Wild Beer Co: Gazillionaire (England: Amber Ale: 4.7% ABV)
Visual: Hazy yellow. Thin white bubbled head.
Nose: Hot cross buns and butter. Lime cordial. Sulphur. Ginger. Lightly sour. Lactose. Orange zest. Toasted tea cakes. Shredded wheat.
Body: Cinnamon bun. Vanilla pods. Very ripe bananas. Toast. Slightly watery mouthfeel. Buttery. Strawberry. Butterscotch. Toffee. Thicker as it warms, and brings out condensed cream and orange crème.
Finish: Buttery. Cinnamon. Toasted teacakes. Light cloves and coriander. Carrot. Butterscotch.
Conclusion: It is odd when you encounter a flavour that is normally viewed as the result of a flaw in the brewing process, but you are fairly sure that, in this case, it is being used deliberately.
In this case I am talking about the buttery and butterscotch flavour encountered. Often a flaw, here it is used alongside the bready notes in a way that matches with their stated inspiration of a Swedish Bun concept beer.
This is a very non standard beer, by look to the eye, and by texture on sipping it seems like a very hand pumped real ale. It has those sulphur notes and that slightly thin mouthfeel that can come with the lighter end of the real ale abv scale.
The flavours are very sweet, with buttery and toffee notes, mixing fruity crème with cinnamon. However due to that slightly thinner texture, and the savoury, bready base. It doesn’t feel super sweet. In fact there is a slightly tart lime cordial like note, quite watered down cordial, but still there. In fact it is very hard to tie this to any one style or set of expectations. A creamy, sweet, yet real ale and sulphur beer.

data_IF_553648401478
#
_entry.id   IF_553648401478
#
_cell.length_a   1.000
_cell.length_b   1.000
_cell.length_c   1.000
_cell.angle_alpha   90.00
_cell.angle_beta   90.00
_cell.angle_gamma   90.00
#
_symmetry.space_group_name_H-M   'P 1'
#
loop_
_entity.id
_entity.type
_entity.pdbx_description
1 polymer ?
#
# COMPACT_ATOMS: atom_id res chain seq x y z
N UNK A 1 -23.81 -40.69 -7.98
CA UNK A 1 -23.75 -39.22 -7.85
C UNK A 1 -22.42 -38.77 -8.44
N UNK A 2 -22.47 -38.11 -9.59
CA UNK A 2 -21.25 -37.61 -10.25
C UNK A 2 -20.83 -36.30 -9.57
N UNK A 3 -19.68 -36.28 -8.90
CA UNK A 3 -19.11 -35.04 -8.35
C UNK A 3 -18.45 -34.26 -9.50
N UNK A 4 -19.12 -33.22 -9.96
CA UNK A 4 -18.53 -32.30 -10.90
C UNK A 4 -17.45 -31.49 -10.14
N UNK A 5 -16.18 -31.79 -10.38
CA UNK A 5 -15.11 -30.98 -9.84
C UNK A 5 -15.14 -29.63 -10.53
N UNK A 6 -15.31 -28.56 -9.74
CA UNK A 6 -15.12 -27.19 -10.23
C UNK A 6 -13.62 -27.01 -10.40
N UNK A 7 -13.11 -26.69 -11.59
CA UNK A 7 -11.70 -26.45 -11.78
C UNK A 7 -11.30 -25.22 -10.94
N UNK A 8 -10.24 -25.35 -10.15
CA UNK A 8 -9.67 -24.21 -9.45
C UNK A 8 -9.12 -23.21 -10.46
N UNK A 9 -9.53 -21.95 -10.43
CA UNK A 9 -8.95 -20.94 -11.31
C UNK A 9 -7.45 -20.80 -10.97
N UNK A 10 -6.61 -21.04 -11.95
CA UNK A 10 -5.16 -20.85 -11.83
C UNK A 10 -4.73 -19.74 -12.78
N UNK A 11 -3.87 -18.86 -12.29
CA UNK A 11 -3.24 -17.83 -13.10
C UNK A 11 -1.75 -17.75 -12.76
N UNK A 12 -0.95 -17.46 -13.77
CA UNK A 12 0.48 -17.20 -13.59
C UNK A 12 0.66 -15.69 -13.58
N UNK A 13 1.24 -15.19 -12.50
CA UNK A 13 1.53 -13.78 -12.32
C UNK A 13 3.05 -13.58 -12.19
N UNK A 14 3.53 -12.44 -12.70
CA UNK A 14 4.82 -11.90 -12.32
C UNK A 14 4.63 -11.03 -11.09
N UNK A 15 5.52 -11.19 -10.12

It is hard to know where I stand on this. People call stout the liquid bread of beer, but, while this is not as filling as a stout, it definitely has more of that bread, nay toast, character. With the spice it is basically cinnabon – the beer. That breadiness is another element that means it is easy to drink despite the sweetness.
It feels to be a good beer to have with pastry food or similar. I don’t love it as a beer, but I certainly don’t hate it. It feels like a beer I never demanded, or would have thought to do so, and I probably will not return to, but have enjoyed this odd moment with.
Background: Normally I try to make up my own mind on beer style, using how the beer identifies itself as a solid guideline, altered by my own impressions. I had no idea for this one, so just looked up what ratebeer said, as fucked if I know. The bottle calls it a “Non-imperial milk not-stout”, which is not helpful in the slightest. The beer was apparently inspired by a Swedish bun, and results in a beer made with lactose, cardamom and vanilla. Because of course. Grabbed from Independent Spirit, this was drunk while listening to Leftover Crack, in preparation of seeing them live the next night. A fun gig, with lots of warm up bands resulting in a huge mash up of varied punk styles.